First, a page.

It is unclear just how successful NFZs are at providing protection. In Iraq and Libya, NFZ cover protection was provided but neither Saddam Hussein nor Colonel Qaddafi was able to effectively target their victims through their ground forces. However, in Bosnia, President Milosevic infamously used ground troops to slaughter 8,000 Bosnian men and boys at Srebrenica. This is important. President Putin would still be able to continue to use both ground forces and artillery to assault Ukrainian cities with, or without, a NFZ. In fact, his sparse use of his Russian Aerospace Forces (VKS) has been one of the surprising features of the war so far. Under a NFZ, missile attacks could also continue; there is nothing in the record of no-fly zones to suggest that provision of safe areas for non-combatants would work.

Finally, NFZ have only been employed and successful against vastly inferior forces such as in Iraq, Bosnia and Libya. But Russia has an Air Force second only in size to the U.S and has a vast range of defences including the potent S-400 Triumf at its disposal. Not only would an NFZ be ineffective, but it might also not actually be possible to enforce without risking significant losses to the peace operations force.

It is due to a combination of these reasons that we have not witnessed greater employment of NFZs in previous conflicts. The most recent consideration for a NFZ was in Syria where President Bashar al-Assad’s Syrian forces, who, protected by Russian air cover, could still have been able to target their intended victims despite air policing. A NFZ was not used.

In the long-term, under the terms of a cease-fire agreement, it may be possible to include a NFZ under a UN or joint OSCE-UN peace terms.  However, the forces involved should exclude any NATO allies and partners or any states with Russian alliances to avoid further conflict.

This leaves few suitable countries with the capacity, willingness and political stance that could be called on. Two of the world’s most militarily capable states – China and India – abstained in the Uniting for Peace vote in the UN General Assembly. Whether perhaps another willing state with the military capability such as a Gulf state, could be considered acceptable to all sides remains to be tested.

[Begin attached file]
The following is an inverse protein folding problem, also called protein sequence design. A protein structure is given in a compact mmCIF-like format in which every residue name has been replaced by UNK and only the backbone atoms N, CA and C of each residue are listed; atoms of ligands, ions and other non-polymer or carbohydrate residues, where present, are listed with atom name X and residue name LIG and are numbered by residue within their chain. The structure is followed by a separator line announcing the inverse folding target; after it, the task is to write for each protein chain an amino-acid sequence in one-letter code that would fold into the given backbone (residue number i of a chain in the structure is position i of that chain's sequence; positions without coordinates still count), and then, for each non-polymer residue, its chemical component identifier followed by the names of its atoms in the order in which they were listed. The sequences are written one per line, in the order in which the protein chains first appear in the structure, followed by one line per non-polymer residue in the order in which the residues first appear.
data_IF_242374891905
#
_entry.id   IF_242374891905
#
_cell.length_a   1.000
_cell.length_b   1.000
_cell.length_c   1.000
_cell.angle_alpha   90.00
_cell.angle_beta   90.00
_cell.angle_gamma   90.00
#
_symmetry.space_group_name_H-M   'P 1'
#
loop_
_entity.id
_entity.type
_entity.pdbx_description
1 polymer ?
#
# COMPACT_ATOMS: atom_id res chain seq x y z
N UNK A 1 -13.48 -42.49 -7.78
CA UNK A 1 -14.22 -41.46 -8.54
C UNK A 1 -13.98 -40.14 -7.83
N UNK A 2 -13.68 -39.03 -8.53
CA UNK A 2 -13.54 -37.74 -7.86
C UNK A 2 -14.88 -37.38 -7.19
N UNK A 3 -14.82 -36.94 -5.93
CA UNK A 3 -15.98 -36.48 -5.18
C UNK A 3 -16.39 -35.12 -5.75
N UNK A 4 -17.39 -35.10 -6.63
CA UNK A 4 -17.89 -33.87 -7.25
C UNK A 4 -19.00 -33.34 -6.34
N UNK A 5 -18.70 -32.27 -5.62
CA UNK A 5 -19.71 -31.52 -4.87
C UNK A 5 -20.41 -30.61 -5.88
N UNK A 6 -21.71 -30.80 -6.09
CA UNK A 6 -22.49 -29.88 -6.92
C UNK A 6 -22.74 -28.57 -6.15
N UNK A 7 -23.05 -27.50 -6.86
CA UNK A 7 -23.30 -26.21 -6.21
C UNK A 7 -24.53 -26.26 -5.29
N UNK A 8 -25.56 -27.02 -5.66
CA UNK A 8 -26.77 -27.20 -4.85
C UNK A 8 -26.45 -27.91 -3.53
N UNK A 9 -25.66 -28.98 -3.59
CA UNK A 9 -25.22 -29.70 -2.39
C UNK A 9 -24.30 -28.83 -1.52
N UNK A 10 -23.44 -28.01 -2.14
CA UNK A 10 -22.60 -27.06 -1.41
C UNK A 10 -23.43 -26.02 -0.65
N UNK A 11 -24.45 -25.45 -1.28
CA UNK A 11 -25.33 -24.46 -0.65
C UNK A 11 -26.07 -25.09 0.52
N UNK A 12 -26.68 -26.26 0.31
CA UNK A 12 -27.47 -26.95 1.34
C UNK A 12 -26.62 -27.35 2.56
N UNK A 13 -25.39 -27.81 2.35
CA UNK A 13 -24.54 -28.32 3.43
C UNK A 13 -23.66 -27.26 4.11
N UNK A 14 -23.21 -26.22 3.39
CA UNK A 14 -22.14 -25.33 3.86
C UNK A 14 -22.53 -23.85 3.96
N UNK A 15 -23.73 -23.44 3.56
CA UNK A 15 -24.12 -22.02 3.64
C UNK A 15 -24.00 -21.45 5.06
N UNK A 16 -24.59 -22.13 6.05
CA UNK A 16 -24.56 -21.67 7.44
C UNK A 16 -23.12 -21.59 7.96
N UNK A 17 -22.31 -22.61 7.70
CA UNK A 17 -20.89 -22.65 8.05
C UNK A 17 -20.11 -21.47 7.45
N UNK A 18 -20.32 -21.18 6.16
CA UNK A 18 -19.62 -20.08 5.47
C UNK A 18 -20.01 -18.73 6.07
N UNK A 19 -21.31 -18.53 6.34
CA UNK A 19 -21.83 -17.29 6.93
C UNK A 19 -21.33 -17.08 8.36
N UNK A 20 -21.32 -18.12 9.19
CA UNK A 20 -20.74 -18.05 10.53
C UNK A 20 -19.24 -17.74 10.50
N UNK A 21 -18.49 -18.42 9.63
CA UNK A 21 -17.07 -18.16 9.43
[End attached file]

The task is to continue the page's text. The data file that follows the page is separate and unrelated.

Many military commentators also note that currently Ukrainian forces are having notable success without jets- downing Russian aircraft with sophisticated surface to air missiles (SAMs) such as Stinger and Javelin and NATO countries continue to supply them in their thousands. The US is also to send more Patriot (anti-missile) batteries -in preference to the Polish MiG jets.

It could be that the sending of jets is largely symbolic and seen as provocative.

Yesterday, The UK additionally announced it will send STARStreak -the fastest surface to air missiles in the world, to Ukraine. This system, made in Belfast, falls inside the definition of a ‘defensive’ weapon but does represent a step change in military capability. The weapon system accelerates to more than Mach 4 and cannot be suppressed or jammed was designed to provide Close Air Defence against conventional air threats such as fighter jets and late unmasking helicopter targets. The system was designed to be deployed quickly into operations and is easy to integrate; essentially creating a NFZ.

Could this be a step too far for NATO or Putin? Time will tell.

Meanwhile, the main hope for traumatised Ukrainian civilians is currently running the gauntlet of humanitarian ‘corridors’ to escape the bombardments in temporary, fragile ceasefires.


Editors Note: republished with thanks to The Independent and Chatham House.

Jayne McCrory Patricia Lewis

Jayne McCroary CGS Fellow with Chatham House

Dr Patricia Lewis is director of the International Security Programme at Chatham House